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Friday, 15th May 2009

Weather hazards

Last week's two tropical cyclones, one in the South China Sea and the other in the western Pacific, remind us that we are once again into the rain and typhoon season.

I recently met a group of young students and asked them whether they knew how many people got killed or injured each year by tropical cyclones hitting Hong Kong. The question was put to them in multiple choices: (a) 100 or more; (b) 10 or more; and (c) a few. A majority of them picked (a) or (b). I believe many members of the public also share this view.

The casualty figures presented in Figure 1 below should dispel that impression, however.

Figure 1 : Casualties caused by tropical cyclones hitting Hong Kong during 1960-2008

The amazing fact is that the figures have gone down to only a couple of casualties in recent years. The same can be said about casualties caused by heavy rain.

So, what has happened? Three reasons can be given. One is that Hong Kong has a very robust weather warning system that is being constantly improved upon. Under this system, members of the public know how to respond in unison in their precautionary measures while the emergency services activate their time-tested operations in a well coordinated manner.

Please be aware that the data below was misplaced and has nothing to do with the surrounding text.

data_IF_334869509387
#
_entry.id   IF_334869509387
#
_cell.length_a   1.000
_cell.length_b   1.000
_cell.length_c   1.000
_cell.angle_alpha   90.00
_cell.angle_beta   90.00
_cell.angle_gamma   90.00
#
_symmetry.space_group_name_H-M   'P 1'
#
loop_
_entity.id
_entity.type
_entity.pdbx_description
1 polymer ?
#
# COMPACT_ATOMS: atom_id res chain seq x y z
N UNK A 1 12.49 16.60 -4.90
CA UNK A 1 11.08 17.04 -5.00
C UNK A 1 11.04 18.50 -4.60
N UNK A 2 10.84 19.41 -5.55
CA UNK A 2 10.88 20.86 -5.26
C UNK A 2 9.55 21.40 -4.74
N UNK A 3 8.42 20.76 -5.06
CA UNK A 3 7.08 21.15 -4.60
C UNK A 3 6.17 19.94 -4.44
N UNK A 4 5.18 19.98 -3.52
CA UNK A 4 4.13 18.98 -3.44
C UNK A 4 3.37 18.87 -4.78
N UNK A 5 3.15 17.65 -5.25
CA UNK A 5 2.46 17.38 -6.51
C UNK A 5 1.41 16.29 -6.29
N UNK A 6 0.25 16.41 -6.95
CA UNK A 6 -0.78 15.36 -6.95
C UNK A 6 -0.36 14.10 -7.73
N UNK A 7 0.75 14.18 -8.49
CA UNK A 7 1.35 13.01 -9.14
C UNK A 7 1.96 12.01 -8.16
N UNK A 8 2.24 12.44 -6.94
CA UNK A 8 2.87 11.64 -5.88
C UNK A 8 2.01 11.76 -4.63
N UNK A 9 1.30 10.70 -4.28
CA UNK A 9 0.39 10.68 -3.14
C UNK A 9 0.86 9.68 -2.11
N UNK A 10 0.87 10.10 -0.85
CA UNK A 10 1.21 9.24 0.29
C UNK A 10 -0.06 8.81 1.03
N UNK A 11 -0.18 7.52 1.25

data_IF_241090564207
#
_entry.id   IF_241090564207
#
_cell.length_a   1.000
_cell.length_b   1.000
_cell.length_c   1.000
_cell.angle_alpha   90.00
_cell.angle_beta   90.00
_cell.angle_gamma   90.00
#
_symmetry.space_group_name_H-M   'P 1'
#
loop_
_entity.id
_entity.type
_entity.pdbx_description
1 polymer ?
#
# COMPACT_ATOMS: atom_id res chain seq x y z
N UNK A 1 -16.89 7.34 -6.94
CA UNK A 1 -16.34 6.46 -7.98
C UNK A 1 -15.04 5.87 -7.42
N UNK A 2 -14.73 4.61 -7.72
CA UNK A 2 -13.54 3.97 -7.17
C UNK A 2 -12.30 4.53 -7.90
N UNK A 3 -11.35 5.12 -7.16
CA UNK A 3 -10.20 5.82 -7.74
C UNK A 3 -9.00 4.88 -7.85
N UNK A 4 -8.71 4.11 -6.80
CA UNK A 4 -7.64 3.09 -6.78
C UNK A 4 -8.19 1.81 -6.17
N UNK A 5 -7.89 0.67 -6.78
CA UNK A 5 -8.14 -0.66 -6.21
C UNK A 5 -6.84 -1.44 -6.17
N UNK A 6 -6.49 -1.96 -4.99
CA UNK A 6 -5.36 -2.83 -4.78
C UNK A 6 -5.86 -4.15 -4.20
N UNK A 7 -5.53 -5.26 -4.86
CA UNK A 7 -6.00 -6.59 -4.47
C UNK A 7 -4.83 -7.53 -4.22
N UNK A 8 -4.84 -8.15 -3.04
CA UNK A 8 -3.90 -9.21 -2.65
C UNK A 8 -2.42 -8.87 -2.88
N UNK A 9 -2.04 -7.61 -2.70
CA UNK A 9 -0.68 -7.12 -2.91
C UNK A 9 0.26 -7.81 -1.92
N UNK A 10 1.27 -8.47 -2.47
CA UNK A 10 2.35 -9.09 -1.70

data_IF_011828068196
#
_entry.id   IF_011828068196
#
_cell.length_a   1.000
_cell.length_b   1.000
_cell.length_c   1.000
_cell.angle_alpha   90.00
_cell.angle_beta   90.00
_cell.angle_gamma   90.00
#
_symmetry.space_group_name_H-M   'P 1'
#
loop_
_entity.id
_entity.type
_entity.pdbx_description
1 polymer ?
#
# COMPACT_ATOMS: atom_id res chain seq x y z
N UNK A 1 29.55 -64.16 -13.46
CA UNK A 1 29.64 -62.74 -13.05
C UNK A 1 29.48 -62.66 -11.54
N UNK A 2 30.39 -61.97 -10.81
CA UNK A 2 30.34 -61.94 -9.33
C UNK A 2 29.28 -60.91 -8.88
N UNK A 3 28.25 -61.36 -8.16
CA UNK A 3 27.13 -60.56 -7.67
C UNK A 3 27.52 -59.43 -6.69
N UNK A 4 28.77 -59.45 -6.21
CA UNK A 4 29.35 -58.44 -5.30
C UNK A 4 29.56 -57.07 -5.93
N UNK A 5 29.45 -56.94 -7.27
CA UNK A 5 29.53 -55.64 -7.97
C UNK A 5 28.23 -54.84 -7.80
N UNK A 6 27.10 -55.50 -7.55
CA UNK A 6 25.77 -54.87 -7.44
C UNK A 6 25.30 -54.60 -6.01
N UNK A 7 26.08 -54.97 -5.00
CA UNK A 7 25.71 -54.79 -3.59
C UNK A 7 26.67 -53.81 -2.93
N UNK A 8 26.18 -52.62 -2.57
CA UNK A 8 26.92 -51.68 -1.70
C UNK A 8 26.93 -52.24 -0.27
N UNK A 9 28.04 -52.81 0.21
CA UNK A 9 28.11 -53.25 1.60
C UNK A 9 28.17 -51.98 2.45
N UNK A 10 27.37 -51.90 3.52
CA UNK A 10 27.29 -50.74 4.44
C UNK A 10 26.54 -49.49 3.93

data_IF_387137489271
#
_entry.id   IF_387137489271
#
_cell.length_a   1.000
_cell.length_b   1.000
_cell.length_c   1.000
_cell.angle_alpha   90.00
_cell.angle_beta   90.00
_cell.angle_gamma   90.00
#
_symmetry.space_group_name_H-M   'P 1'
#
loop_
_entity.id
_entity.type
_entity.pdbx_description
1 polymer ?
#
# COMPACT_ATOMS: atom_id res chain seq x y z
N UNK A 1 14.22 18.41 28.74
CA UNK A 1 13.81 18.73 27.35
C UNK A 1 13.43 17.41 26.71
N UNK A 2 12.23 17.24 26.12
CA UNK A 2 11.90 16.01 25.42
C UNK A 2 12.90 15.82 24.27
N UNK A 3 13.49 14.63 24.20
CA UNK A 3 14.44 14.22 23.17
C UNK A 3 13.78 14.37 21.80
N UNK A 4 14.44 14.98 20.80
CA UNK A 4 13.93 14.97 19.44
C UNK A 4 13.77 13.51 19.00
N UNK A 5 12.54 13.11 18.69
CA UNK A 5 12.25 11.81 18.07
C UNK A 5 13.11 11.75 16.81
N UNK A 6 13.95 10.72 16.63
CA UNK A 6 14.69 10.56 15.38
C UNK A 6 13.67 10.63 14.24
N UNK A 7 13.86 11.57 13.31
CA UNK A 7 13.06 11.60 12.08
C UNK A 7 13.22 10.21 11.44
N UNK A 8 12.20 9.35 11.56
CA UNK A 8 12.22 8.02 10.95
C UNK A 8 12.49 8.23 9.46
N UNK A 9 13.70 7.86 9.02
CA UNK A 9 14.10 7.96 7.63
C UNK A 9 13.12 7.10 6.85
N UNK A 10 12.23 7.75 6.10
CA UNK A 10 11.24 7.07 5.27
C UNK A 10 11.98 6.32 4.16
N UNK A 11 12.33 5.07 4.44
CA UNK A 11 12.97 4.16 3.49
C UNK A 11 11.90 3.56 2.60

The second reason is the advance in general in weather forecasting especially in the prediction of tropical cyclones. Figure 2 below gives a flavour of how the duration of tropical cyclone warnings has on average decreased over the years. The decrease translates into less disruptions to normal life and higher efficiency for society.

Figure 2 : Number of hours with Tropical Cyclone Warning Signal Number 3 or above divided by the total number of hours with tropical cyclones within 800 kilometres of Hong Kong

The third, and by far the most important, reason is the tremendous improvement that has been brought to housing and other infrastructures over the past few decades. Gone are the days when scores of people got drowned in their sampans or dinghies, or swept away in their temporary hillside dwellings by floodwater and failed slopes.

But there is no room for complacency. First, despite its recent advance, weather forecast by its very nature is a projection into the future. It is not possible to be 100% accurate all the time. For this reason, the public should still beware of occasions with weather warnings issued at short notice and make the appropriate response.

Second, because of climate change scientists believe that storms may become fiercer and rains ever heavier. To face the eventuality of typhoons getting ever stronger, the Observatory has recently added two additional categories to the classification of typhoons, viz. severe typhoon and super typhoon, so as to heighten people's awareness towards their dangers. If we are not careful, a repeat of super typhoons like Wanda and Ruby in the 1960s or the deluges in 1966 and 1972 would still wreck havoc in Hong Kong.

While we at the Observatory spare no effort in ensuring the timely issuing of warnings, it remains imperative that people listen to the weather announcements on electronic broadcasting media, Internet and automatic telephone answering services, stay away from the hazards and take appropriate precautionary measures. Otherwise we still have to contend with people unnecessarily losing their lives in floods, high winds and in stormy waters.

In the next blog, I will talk about what other weather hazards there are around us, which may be equally if not more dangerous than typhoons and rainstorms.

B.Y. Lee

Last revision date: <17 Jan 2013>